The specific V2V or V2I warning about the detected collision or collisions may be coupled with information about non-drivable paths, drivable paths and preferred paths. By way of non-limiting examples, the warning may include a statement such as “MOVE INTO RIGHT LANE” or “AVOID LEFT LANE,” or the warning might rank drivable paths as first choice or a second choice. The V2V drivable lane communication may be particularly useful when other vehicles adapted to receive V2V information cannot see the host vehicle or the collision involving the nearby vehicle, as shown in FIG. 2.

General warnings may also be provided to alert drivers of other nearby vehicles of a hazard. For example, a general warning may originate from the host vehicle. The warning may be auditory or visual or both. The warning may be as simple as blowing the horn on the host vehicle, causing the brake lights on the host vehicle to be illuminated or causing the hazard lights on the host vehicle to begin flashing.

Other response systems may be triggered as shown in processing box 135. For example, countermeasures may be employed according to the characteristics of the detected collision or collisions. If a collision status is determined to be positive for an in-path nearby vehicle, one response may be to automatically apply the brakes of the host vehicle. Another response may be to pre-tension safety belts or provide input into an air bag deployment algorithm to pre-arm the system for a potentially quicker response when a collision occurs that involves the host vehicle.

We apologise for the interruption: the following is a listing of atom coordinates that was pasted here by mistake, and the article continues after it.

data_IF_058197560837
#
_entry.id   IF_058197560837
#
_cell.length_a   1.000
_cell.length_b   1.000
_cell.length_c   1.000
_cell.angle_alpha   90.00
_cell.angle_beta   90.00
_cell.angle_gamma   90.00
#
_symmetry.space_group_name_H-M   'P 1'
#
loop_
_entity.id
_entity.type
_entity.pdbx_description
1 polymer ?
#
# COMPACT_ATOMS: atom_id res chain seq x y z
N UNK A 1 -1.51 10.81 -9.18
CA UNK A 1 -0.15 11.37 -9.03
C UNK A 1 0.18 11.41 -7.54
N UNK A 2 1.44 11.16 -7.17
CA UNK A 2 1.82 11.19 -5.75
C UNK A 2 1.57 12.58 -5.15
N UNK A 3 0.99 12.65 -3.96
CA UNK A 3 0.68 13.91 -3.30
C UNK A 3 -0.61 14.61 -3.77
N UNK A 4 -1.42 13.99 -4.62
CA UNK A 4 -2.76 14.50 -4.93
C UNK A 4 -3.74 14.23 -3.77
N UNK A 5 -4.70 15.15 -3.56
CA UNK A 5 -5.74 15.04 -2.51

The response systems can be tailored according to the physical location of the vehicle or vehicles that have a positive collision status. For example, if the controller determines that a nearby vehicle in the rear/side of the host vehicle has been in a collision (condition hexagon 140), then certain response systems may be more useful than they would be if the collision had occurred to a nearby vehicle that is on the front/side of the host vehicle (condition hexagon 150). The responses in processing box 145, among others, may be used where the accident or collision occurs behind the host vehicle or behind the host vehicle and also to its side. These responses include alerting the driver of the host vehicle, alerting drivers of nearby vehicles of the accident and of drivable route information, and providing general alerts such as activating the hazards lights and/or horn of the host vehicle. The responses may also include alerting a road traffic system using V2I. Countermeasures may also be activated, but are less likely to be necessary when an accident occurs that the host vehicle has already passed, as exemplified in FIG. 4.

The responses in processing box 155, among others, may be used where the accident or collision occurs in front of the host vehicle and/or to the side of the host vehicle. These responses include alerting the driver of the host vehicle, alerting drivers of nearby vehicles of the accident and of drivable route information, and providing general alerts such as activating the hazards lights and/or horn of the host vehicle. The responses may also include alerting a road traffic system using V2I. Countermeasures may be desired when an accident occurs to the front or to the side of the host vehicle, as exemplified in FIG. 5.